DEVIL IN THE DETAILS: THE MMQB's Peter King conducted a Q&A with ESPN's Mark Fainaru-Wada and Steve Fainaru, whose book served as a basis for the film. King asked, "What was your reaction when ESPN suddenly parted with PBS on the documentary?" Fainaru said, "We were as surprised as everybody. We got a call from our editors telling us that this decision had been made to pull out of the partnership. A lot of it didn't really make much sense to us. ... I mean, Mark and I were both obviously disappointed, particularly with the implication that the NFL got involved and put pressure on the network. But I think our position has been that the journalism piece did not change." Fainaru-Wada said, "It was really frustrating for us because we had a phenomenal relationship with Frontline for those 15 months and produced a lot of stuff we were really proud of." King asked, "Do you believe the NFL told your bosses to lay off?" Fainaru said, "I don't think we know. I don't think either of us would be surprised at all, because they never cooperated; they wouldn't make anyone available for either the book or the film" (, 10/7). The brothers said that the "goal of their reporting was to inform people about concussions, not advocate for the end of football." Fainaru said, "There are a lot of great things about football. ... But I do think we've laid out in a 400-page book with a lot of evidence that this is a real problem" (USA TODAY, 10/8).

PRODUCT PLACEMENT: ESPN’s “PTI” had a copy of the book in the background between hosts Tony Kornheiser and Michael Wilbon during yesterday’s episode. The book only stayed up until the first commercial break and was taken down after that (THE DAILY).

With FS1 entering its eighth week on the air,'s Richard Deitsch caught up with "Fox Sports Live" co-hosts Jay Onrait and Dan O'Toole. The pair was "plucked from Canada's TSN SportsCentre to anchor the highlight portion" of FS1's flagship program. Below are excerpts from the conversation.

Q: How do you view ESPN? Are they head-to-head competition or do you view them through another prism?
Onrait: Of course, they are our competition. It would do us no good to try to emulate anything they did. We have to do it our way and offer an alternative. We've been surprised how well it has gone over, at least in terms of the reaction on Twitter.
O'Toole: I look at them as the figureheads for what they have accomplished and the foothold that they have in the American market. They deserve to be looked at that way. The legwork and all the time they have put into their product, we just want to some day get to that point, and it will take a lot of time. Just to be in the same sentence as ESPN, we are happy with that.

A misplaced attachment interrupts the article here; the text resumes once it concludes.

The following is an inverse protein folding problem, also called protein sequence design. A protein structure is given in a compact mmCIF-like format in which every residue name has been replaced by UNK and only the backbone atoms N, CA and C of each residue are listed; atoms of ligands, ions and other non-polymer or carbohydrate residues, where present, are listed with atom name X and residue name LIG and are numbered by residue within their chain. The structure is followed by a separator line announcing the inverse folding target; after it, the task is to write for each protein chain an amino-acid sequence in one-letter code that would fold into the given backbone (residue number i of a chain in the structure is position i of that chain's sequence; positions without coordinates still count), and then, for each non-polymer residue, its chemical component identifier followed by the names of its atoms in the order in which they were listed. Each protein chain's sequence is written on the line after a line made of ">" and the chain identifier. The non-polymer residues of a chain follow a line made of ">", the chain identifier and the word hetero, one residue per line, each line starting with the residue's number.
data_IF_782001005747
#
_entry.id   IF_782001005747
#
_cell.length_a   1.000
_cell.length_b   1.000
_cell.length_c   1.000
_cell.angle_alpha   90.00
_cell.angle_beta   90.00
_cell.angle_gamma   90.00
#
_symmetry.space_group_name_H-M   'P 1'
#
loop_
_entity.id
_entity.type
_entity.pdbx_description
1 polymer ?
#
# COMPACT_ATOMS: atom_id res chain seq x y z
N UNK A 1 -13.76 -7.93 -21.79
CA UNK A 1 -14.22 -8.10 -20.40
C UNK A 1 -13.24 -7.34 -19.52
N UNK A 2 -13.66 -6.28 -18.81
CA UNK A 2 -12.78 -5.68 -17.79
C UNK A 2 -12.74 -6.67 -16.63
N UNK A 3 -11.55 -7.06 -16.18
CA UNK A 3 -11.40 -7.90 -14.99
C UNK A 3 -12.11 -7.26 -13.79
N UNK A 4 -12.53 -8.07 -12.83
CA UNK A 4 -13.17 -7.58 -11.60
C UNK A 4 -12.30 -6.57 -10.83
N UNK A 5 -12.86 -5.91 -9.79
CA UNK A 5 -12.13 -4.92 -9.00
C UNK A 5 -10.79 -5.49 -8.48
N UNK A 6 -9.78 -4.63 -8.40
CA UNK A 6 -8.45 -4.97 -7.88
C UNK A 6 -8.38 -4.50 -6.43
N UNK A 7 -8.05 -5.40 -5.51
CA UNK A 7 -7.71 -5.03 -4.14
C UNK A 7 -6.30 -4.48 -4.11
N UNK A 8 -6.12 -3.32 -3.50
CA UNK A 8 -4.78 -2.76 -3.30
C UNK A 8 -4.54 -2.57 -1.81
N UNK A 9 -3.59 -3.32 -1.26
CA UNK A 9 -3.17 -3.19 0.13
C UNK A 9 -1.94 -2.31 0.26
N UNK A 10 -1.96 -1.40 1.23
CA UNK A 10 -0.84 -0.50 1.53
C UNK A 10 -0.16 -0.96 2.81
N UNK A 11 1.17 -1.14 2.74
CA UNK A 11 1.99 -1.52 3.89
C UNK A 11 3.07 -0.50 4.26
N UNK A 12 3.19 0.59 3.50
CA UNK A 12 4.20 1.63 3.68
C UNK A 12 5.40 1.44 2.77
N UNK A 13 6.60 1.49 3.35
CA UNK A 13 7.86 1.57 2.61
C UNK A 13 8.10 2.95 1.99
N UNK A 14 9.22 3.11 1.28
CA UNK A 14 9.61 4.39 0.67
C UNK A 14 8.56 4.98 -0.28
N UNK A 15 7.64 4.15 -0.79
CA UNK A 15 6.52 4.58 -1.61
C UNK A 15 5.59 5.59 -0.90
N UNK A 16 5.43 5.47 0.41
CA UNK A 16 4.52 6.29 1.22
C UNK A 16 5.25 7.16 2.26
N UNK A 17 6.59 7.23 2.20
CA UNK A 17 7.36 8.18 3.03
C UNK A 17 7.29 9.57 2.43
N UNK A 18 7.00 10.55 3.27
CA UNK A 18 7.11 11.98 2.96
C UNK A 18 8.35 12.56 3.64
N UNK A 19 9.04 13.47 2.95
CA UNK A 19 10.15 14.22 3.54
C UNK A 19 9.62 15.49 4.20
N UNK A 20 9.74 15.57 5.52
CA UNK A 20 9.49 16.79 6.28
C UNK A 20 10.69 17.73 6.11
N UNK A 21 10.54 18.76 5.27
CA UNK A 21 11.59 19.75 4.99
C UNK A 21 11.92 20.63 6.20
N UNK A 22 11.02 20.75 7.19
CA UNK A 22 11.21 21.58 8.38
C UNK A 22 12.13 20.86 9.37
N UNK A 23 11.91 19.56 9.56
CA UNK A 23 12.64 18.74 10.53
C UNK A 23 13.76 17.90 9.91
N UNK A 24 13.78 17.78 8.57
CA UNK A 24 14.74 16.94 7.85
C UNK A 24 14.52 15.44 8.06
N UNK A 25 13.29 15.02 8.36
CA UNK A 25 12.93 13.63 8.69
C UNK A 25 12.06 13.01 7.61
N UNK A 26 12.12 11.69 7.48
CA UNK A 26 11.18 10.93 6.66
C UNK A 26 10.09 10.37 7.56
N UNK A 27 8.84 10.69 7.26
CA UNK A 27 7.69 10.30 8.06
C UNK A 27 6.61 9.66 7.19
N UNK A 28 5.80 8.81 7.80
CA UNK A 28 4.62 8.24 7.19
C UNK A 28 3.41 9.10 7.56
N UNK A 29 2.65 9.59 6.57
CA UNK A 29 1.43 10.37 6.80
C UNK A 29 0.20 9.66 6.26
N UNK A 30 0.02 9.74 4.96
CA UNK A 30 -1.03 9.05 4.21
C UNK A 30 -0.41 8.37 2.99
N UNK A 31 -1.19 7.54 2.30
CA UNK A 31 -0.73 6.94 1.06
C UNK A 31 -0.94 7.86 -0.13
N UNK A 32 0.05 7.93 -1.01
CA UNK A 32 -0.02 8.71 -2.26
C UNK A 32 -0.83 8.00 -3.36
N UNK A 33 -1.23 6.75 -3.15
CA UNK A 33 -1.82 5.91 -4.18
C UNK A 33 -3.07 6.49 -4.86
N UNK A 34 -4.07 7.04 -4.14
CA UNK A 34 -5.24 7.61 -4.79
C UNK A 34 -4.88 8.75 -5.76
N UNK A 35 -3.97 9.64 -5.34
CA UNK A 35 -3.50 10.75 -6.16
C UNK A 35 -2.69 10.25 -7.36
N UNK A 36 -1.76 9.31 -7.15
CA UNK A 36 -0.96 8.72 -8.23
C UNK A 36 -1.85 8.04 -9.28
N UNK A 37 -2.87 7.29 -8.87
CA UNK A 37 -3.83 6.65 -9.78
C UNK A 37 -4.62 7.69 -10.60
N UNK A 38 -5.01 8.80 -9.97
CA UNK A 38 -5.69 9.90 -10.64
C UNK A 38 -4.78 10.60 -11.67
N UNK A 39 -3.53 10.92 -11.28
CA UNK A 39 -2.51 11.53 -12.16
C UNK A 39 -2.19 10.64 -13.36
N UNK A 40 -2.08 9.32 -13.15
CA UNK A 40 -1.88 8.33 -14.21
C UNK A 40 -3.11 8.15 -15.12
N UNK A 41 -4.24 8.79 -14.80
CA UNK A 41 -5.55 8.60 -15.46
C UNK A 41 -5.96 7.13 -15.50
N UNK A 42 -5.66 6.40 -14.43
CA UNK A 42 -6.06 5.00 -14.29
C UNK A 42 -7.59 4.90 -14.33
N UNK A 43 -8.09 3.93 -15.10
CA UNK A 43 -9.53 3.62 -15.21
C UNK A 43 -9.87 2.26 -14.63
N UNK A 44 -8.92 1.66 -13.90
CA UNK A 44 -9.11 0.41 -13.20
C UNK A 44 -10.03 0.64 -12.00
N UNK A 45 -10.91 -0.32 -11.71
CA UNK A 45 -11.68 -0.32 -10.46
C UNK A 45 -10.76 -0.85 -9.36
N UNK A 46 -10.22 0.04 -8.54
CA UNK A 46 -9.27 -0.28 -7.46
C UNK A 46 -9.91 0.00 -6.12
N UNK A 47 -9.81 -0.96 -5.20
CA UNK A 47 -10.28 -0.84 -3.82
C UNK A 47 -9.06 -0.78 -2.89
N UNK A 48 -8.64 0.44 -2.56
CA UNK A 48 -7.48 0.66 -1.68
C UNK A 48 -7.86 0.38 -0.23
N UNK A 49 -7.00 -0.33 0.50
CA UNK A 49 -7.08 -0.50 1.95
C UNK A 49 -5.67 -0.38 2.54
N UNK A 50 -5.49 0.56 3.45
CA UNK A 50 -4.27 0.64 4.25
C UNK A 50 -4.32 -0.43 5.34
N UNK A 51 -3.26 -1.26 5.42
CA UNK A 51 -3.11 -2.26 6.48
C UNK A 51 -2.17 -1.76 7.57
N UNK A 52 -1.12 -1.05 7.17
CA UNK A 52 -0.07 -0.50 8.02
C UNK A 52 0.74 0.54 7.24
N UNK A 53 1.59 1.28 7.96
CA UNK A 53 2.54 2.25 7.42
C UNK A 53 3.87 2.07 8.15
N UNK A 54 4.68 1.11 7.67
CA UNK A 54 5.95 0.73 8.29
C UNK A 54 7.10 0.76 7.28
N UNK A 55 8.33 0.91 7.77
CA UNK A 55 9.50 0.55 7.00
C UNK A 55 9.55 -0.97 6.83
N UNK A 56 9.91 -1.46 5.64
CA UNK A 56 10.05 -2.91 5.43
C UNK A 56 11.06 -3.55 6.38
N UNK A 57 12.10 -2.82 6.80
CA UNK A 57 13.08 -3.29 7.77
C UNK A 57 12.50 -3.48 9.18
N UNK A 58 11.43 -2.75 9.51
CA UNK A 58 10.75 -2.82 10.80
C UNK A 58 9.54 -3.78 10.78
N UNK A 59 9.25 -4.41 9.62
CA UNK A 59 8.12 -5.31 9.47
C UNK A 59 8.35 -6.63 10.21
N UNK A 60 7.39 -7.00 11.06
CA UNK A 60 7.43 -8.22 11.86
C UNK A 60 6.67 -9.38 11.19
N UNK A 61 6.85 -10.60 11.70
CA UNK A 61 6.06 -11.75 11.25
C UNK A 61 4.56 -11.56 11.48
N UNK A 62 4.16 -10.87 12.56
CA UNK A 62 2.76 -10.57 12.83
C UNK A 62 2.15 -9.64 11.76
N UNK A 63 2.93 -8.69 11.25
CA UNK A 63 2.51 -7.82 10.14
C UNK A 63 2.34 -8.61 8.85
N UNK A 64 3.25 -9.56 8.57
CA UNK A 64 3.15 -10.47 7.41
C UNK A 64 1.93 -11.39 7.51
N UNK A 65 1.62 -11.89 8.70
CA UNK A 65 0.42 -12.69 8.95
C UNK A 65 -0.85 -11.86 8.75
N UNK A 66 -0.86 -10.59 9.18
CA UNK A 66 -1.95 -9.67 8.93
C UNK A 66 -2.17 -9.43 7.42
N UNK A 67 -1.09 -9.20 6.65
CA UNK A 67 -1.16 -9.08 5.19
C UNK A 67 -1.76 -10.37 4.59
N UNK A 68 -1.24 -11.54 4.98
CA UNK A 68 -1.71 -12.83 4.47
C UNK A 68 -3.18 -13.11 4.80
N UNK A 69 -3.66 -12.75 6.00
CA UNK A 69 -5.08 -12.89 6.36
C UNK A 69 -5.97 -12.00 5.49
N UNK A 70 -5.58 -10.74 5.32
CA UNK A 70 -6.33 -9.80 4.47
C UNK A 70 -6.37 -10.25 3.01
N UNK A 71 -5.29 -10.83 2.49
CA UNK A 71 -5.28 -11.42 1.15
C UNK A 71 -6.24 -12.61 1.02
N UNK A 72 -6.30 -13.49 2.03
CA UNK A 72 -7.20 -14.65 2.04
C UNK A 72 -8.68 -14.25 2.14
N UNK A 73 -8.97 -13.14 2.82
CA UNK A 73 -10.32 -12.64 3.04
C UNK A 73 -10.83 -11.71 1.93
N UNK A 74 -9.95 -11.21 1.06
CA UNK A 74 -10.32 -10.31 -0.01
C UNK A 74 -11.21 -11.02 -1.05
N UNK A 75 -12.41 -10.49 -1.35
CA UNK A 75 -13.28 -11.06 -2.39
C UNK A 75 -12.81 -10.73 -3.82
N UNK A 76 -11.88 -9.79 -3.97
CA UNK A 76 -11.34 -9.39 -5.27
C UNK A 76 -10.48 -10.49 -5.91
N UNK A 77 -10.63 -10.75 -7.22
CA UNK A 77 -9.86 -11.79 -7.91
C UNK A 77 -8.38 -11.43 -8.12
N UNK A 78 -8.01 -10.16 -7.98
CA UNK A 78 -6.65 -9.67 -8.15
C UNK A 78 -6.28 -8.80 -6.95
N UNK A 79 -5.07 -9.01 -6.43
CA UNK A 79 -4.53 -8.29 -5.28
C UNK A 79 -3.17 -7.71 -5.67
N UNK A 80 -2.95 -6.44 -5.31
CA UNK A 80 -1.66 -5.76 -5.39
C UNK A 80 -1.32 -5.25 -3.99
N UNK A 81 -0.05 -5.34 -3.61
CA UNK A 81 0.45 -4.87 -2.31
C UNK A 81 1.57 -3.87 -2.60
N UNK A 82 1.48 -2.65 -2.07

Q: Has your humor translated to the States?
Onrait: Well, I will say this: We are used to being an acquired taste. ... But shockingly, we are surprised that the critics have seemed to enjoy our stuff so far.
O'Toole: A lot of people on Twitter said they did not like us at the start but we have them as fans now. That's exactly how it began in Canada and that's how we see it now -- get one new viewer at a time.

Q: How will Fox Sports Live evolve over the next 6-12 months?
O'Toole: You have already seen it evolve. The first two months we've been on air, we have shaped the show and it is finding its own identity. We are finding things that work, finding things that don't. Where it will be in six months to a year? I have no idea. But I like where it is going. It is more streamlined, focused and the highlights are an integral part of it.

Q: How will -- and should -- Fox Sports Live play hockey?
O'Toole: If you are affiliated with the NHL, people want your product, they want to be associated with it, and that is what the powers that be at Fox Sports are starting to see. NHL fans want to know each and every night that they will get a glimpse of hockey -- not hoping they will see it but knowing they will see hockey highlights.
Onrait: I realize the sport is not as big baseball, football, basketball and college stuff, but the ratings for NBC Sports Network last year were pretty strong and the opening night game on that network was strong. It is a growing sport and this is an area where we can take the reins and carve out a little niche (, 10/6).